Why indeed. Over at the FAIR website there is an article that getting involved would muck things up. I think Julie Hollar makes the case very well and if you want more you can go over to Antiwar Radio and hear Isabel McDonald, FAIR communications director makes it clear how do gooders do bad.
If you are optimistic about do gooder interventionism, how’d Somalia work out?
Hey, don’t get me wrong, if Gerorge wants to raise a battalion from sales of sweatshirts and his own fortune, that’s okay with me. He may miss a movie and a payday as he commands Clooney’s Own, but he will have not caused someone else to die for his taste.
Monday, February 11, 2008
Still, we could do better. Your chief executive would probably be just as much a slacker but he could hire staff that would get something done. The Neutralist Association could become another think tank with plush offices and better food. We could send moi to Monte Carlo to investigate the foreign policy of Monaco.
Such plans do not come cheap. We will not consider donations of less than $10 million US per person. We have our pride, so please have some consideration.
If that is something you feel is out of your reach, Antiwar.com is having a fundraiser and might be interested in your mite. They do the day to day grunt work of anti interventionism.
Disclaimer, I don't agree with everything at Antiwar, but I agree with a lot. I am sure there are aspects of the Neutralist they don't share.
Sunday, February 10, 2008
* Gavin Andreson wonders what we get out of playing the world's numero uno superpower.
So, I clicked the link and moseyed over to GavinThink. Mr. Andresen has been kind enough to permit me to copy the whole post which we appropriate as a policy statement which we can well afford as we have been able to maintain our funding level at $00.00.
Anyway we copy it below and the link is here.
Thursday, February 07, 2008
Here's a thought experiment: would it be so terrible if the United States stopped being the world's military superpower?
What would happen if we reduced defense spending down to the level of, say, Australia (the 13'th largest defense budget in the world)? The US spends over half a trillion dollars a year on the military, Australia spends 14 billion dollars a year-- or roughly half a trillion dollars less than the US.
I was born in Australia-- it's a very nice country. As far as I can tell, Australia isn't suffering because it's not the World's Number One SuperPower. Like the US, it doesn't share any borders with unfriendly neighbors (but my mum tells me that a big worry down under in the sixties was the "Yellow Peril"-- that Chinese overpopulation would force them to invade).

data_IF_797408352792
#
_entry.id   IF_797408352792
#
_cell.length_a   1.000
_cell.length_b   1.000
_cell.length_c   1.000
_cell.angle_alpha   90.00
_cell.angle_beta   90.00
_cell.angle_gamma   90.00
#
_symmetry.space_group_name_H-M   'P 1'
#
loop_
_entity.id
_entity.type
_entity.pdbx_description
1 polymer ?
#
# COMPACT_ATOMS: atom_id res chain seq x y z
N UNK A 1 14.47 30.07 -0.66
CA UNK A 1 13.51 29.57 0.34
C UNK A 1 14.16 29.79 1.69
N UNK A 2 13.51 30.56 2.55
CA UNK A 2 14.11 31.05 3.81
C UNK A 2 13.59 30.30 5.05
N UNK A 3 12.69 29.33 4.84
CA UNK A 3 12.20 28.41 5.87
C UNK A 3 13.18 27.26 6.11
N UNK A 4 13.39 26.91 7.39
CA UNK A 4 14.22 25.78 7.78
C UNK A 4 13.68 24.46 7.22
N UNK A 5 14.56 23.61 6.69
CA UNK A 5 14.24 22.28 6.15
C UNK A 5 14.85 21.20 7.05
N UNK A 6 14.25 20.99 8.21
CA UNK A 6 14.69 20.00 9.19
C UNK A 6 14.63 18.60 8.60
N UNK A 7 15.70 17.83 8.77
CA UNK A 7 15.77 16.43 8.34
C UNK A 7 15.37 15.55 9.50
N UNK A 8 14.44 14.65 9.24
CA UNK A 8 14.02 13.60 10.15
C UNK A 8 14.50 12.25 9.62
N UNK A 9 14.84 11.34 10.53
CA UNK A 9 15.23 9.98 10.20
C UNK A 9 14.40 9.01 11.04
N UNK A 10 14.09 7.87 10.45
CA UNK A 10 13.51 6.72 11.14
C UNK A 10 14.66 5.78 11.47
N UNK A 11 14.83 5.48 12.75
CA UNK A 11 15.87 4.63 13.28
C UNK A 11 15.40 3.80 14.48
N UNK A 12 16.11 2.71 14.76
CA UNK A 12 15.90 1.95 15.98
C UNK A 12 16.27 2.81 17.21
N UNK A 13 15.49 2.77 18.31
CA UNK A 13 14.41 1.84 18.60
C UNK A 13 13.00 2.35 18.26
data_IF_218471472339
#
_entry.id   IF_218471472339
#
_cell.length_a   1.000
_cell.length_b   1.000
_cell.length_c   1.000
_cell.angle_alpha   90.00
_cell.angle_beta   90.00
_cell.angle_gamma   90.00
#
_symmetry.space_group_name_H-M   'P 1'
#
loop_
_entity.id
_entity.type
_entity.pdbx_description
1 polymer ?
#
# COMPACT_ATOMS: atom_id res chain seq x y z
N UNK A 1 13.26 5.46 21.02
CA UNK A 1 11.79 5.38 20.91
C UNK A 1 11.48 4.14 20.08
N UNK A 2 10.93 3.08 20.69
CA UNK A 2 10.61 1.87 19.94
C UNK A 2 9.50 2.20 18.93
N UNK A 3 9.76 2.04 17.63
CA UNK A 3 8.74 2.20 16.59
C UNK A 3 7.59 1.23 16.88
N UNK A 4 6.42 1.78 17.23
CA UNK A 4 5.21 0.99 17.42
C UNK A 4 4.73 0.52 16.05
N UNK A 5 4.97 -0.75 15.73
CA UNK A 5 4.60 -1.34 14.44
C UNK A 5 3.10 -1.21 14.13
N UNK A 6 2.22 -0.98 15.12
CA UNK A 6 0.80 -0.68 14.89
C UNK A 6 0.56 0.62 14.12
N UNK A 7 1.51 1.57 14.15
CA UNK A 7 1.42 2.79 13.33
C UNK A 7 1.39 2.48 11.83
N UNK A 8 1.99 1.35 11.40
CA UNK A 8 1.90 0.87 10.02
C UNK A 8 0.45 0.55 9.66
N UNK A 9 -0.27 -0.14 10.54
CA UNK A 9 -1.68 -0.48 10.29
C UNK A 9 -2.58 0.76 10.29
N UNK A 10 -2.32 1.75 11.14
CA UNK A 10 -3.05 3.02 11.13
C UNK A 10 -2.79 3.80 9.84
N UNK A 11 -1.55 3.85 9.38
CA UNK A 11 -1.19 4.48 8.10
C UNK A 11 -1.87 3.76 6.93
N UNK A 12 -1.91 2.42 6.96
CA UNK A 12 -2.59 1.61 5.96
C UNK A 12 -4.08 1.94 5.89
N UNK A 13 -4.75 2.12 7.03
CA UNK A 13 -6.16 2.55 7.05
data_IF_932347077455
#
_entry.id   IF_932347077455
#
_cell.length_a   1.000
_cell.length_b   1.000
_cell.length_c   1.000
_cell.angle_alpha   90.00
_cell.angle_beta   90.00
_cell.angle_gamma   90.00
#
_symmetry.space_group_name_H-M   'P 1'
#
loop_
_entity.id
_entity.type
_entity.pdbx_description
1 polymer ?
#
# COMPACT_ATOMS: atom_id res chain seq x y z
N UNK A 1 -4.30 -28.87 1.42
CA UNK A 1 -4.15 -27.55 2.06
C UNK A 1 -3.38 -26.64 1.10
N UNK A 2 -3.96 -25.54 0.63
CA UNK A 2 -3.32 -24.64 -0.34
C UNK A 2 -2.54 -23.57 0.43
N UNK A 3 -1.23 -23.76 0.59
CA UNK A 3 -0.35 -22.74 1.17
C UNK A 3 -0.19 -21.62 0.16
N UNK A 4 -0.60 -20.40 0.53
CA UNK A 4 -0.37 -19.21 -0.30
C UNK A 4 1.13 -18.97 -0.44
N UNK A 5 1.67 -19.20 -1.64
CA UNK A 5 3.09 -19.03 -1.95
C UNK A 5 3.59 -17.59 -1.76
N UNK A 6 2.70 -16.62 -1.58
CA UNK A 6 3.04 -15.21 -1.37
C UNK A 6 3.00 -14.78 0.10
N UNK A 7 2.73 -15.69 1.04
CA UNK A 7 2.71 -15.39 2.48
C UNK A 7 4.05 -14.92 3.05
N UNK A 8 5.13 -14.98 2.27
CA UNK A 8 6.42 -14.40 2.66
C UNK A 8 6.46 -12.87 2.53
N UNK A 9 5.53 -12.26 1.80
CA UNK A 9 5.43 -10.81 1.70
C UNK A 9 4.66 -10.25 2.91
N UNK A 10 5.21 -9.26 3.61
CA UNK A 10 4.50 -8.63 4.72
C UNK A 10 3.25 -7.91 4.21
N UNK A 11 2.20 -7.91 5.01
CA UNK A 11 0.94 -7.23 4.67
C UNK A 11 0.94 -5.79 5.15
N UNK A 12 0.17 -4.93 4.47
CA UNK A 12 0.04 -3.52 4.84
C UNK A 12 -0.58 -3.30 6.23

Run the thought experiment in reverse-- what benefits would Australia get if it spent an extra half a trillion dollars a year and became the Worlds Greatest Fighting Force?
I know next to nothing about defense or foreign policy, so enlighten me-- besides bragging rights, what am I getting for that half a trillion dollars that I wouldn't get if we spent 20 billion dollars instead?
Posted by Gavin Andresen at 9:15 AM
Labels: Politics, Public Policy, Skeptical
The War on Terror.
Gavin Andresen said...
RE: The War on Terror:
I am not afraid.
If we all stopped acting afraid and truly made this the Home of the Brave, then terrorism wouldn't work.
The US military/industrial complex is incredibly powerful. Mess with that at your peril. Also, many very large business interests worldwide are buoyed up by the presence of troops in so many countries. It's quite subtle, but think of it as a sort of guarantee that US economic interests will be upheld all over the globe...oil, minerals, agricultural products, etc. It works to the benefit of the US in precisely the same way as Roman troops benefited their far-flung economic interests back 2000 years ago.
Gavin Andresen said...
Anybody have good pointers on attempts to quantify how much business benefit we get from the half trillion dollars we spend?
Browsing the Wikipedia GDP per capita table, I don't see a correlation between military spending and economic productivity.
So I'm deeply skeptical that all our military spending is making US companies (or US citizens) richer...
I think Mr. Gavin did a good job in defending himself in the comments and The Neutralist thanks him for the post.
Wednesday, February 06, 2008
The concept of God in Islam is of a fragile deity. I confess to no standing in religious questions. Attending a college where four semesters of theology were required, my greatest accomplishment was setting a record for the number of classes cut. I must observe that here in the West we have minor artists who paint The Virgin mary or put a crucifix in urine. Now, I've seen these creations and they are impressive in that they expose the silliness of the western art loving crowd. God himself seems to have been affected not one whit. Allah, as conceived by Islam seems to be horribly wounded and to make him better, the blood of Sayed Parwez Kaambakhsh must be spilled.
Points of theology are not the purpose of this post, however. Rather, I must observe how stupid it is that we are propping up a regime that is even debating this point. Let us say it again, the war in Afghanistan was buffoonery from day one and will be forever. Except it won't be forever. It will not necessarily end in defeat by the insurgency. That could happen if we stay too long. No, we have already defeated ourselves.
Monday, February 04, 2008
Moi, I had no interest in the game. As a kid, I remember when the team was formed. Bob Dee, the man who scored the first points ever (granted it was an exhibition game) in the old American Football League spoke at our little league dinner and it was like hearing a god though I have no memory of his speech. I remember Lou Sabin, the Pat's first coach and Jimmy Colclough, first quarterback. I was a sports fanatic as a kid, but grew out of it and so should my countrymen. Sports is Oprah for guys. Still, I take no pleasure in the sad eyes my fellow Swamp Yankees will be showing this day.
This is not my purpose in this post, however. The silly provincial triumphalism is a metaphor for a greater national aspect.
There is no joy in Mudville and I've not the heart to finish the line.